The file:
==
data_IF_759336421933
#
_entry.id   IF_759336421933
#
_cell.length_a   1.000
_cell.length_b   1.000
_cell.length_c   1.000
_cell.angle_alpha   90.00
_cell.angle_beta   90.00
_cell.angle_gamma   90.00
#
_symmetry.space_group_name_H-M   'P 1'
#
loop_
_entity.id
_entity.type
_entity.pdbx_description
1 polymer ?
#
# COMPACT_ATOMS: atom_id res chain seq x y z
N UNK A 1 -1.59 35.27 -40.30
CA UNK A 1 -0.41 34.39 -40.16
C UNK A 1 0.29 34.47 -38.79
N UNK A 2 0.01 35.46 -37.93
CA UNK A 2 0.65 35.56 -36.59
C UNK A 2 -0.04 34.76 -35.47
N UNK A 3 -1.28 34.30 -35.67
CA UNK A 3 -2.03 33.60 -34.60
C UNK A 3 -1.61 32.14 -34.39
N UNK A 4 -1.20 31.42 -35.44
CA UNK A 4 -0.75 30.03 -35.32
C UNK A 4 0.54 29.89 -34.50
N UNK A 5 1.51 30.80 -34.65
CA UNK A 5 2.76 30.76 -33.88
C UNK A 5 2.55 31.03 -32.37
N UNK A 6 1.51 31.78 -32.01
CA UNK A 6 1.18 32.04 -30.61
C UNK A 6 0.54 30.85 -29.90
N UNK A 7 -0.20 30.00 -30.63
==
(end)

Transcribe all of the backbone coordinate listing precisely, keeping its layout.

data_IF_759336421933
#
_entry.id   IF_759336421933
#
_cell.length_a   1.000
_cell.length_b   1.000
_cell.length_c   1.000
_cell.angle_alpha   90.00
_cell.angle_beta   90.00
_cell.angle_gamma   90.00
#
_symmetry.space_group_name_H-M   'P 1'
#
loop_
_entity.id
_entity.type
_entity.pdbx_description
1 polymer ?
#
# COMPACT_ATOMS: atom_id res chain seq x y z
N UNK A 1 -1.59 35.27 -40.30
CA UNK A 1 -0.41 34.39 -40.16
C UNK A 1 0.29 34.47 -38.79
N UNK A 2 0.01 35.46 -37.93
CA UNK A 2 0.65 35.56 -36.59
C UNK A 2 -0.04 34.76 -35.47
N UNK A 3 -1.28 34.30 -35.67
CA UNK A 3 -2.03 33.60 -34.60
C UNK A 3 -1.61 32.14 -34.39
N UNK A 4 -1.20 31.42 -35.44
CA UNK A 4 -0.75 30.03 -35.32
C UNK A 4 0.54 29.89 -34.50
N UNK A 5 1.51 30.80 -34.65
CA UNK A 5 2.76 30.76 -33.88
C UNK A 5 2.55 31.03 -32.37
N UNK A 6 1.51 31.78 -32.01
CA UNK A 6 1.18 32.04 -30.61
C UNK A 6 0.54 30.85 -29.90
N UNK A 7 -0.20 30.00 -30.63